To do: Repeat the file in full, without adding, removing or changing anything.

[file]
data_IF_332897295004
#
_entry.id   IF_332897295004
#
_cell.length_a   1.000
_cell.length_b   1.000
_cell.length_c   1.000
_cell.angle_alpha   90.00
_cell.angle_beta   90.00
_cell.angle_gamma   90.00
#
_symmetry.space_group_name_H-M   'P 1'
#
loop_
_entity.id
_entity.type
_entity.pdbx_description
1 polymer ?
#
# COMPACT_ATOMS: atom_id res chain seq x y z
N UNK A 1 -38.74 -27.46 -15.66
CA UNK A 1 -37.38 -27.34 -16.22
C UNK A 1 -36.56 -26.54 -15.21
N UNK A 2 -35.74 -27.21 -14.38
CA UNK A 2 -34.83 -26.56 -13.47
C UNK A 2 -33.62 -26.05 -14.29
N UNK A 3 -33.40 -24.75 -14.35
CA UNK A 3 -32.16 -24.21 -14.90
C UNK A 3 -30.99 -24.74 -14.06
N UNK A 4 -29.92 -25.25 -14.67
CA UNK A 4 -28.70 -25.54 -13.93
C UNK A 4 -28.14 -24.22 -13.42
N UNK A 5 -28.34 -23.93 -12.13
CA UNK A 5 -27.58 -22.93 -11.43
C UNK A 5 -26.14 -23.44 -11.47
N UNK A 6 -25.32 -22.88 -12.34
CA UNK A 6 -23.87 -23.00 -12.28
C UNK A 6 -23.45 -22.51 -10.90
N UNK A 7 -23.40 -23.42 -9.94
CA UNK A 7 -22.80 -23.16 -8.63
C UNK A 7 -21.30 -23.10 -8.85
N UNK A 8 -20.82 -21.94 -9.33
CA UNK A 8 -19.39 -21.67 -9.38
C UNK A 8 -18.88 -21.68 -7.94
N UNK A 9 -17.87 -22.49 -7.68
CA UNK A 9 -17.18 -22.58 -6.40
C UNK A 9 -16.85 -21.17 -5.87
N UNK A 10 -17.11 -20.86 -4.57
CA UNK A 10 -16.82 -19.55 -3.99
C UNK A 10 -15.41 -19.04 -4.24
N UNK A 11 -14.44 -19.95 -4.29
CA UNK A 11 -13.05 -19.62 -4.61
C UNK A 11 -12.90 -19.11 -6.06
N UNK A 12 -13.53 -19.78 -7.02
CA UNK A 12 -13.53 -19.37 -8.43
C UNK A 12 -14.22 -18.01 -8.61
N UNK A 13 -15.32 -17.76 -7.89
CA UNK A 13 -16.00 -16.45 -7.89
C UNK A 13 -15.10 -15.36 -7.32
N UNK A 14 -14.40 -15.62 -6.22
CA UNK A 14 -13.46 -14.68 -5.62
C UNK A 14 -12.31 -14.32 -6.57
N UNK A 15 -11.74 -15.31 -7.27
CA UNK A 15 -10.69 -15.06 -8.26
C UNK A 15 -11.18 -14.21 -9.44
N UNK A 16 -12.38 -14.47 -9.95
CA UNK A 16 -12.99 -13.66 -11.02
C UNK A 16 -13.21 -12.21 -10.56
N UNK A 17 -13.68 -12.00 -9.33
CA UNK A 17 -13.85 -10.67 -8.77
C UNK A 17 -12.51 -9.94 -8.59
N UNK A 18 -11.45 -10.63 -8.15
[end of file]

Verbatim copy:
data_IF_332897295004
#
_entry.id   IF_332897295004
#
_cell.length_a   1.000
_cell.length_b   1.000
_cell.length_c   1.000
_cell.angle_alpha   90.00
_cell.angle_beta   90.00
_cell.angle_gamma   90.00
#
_symmetry.space_group_name_H-M   'P 1'
#
loop_
_entity.id
_entity.type
_entity.pdbx_description
1 polymer ?
#
# COMPACT_ATOMS: atom_id res chain seq x y z
N UNK A 1 -38.74 -27.46 -15.66
CA UNK A 1 -37.38 -27.34 -16.22
C UNK A 1 -36.56 -26.54 -15.21
N UNK A 2 -35.74 -27.21 -14.38
CA UNK A 2 -34.83 -26.56 -13.47
C UNK A 2 -33.62 -26.05 -14.29
N UNK A 3 -33.40 -24.75 -14.35
CA UNK A 3 -32.16 -24.21 -14.90
C UNK A 3 -30.99 -24.74 -14.06
N UNK A 4 -29.92 -25.25 -14.67
CA UNK A 4 -28.70 -25.54 -13.93
C UNK A 4 -28.14 -24.22 -13.42
N UNK A 5 -28.34 -23.93 -12.13
CA UNK A 5 -27.58 -22.93 -11.43
C UNK A 5 -26.14 -23.44 -11.47
N UNK A 6 -25.32 -22.88 -12.34
CA UNK A 6 -23.87 -23.00 -12.28
C UNK A 6 -23.45 -22.51 -10.90
N UNK A 7 -23.40 -23.42 -9.94
CA UNK A 7 -22.80 -23.16 -8.63
C UNK A 7 -21.30 -23.10 -8.85
N UNK A 8 -20.82 -21.94 -9.33
CA UNK A 8 -19.39 -21.67 -9.38
C UNK A 8 -18.88 -21.68 -7.94
N UNK A 9 -17.87 -22.49 -7.68
CA UNK A 9 -17.18 -22.58 -6.40
C UNK A 9 -16.85 -21.17 -5.87
N UNK A 10 -17.11 -20.86 -4.57
CA UNK A 10 -16.82 -19.55 -3.99
C UNK A 10 -15.41 -19.04 -4.24
N UNK A 11 -14.44 -19.95 -4.29
CA UNK A 11 -13.05 -19.62 -4.61
C UNK A 11 -12.90 -19.11 -6.06
N UNK A 12 -13.53 -19.78 -7.02
CA UNK A 12 -13.53 -19.37 -8.43
C UNK A 12 -14.22 -18.01 -8.61
N UNK A 13 -15.32 -17.76 -7.89
CA UNK A 13 -16.00 -16.45 -7.89
C UNK A 13 -15.10 -15.36 -7.32
N UNK A 14 -14.40 -15.62 -6.22
CA UNK A 14 -13.46 -14.68 -5.62
C UNK A 14 -12.31 -14.32 -6.57
N UNK A 15 -11.74 -15.31 -7.27
CA UNK A 15 -10.69 -15.06 -8.26
C UNK A 15 -11.18 -14.21 -9.44
N UNK A 16 -12.38 -14.47 -9.95
CA UNK A 16 -12.99 -13.66 -11.02
C UNK A 16 -13.21 -12.21 -10.56
N UNK A 17 -13.68 -12.00 -9.33
CA UNK A 17 -13.85 -10.67 -8.77
C UNK A 17 -12.51 -9.94 -8.59
N UNK A 18 -11.45 -10.63 -8.15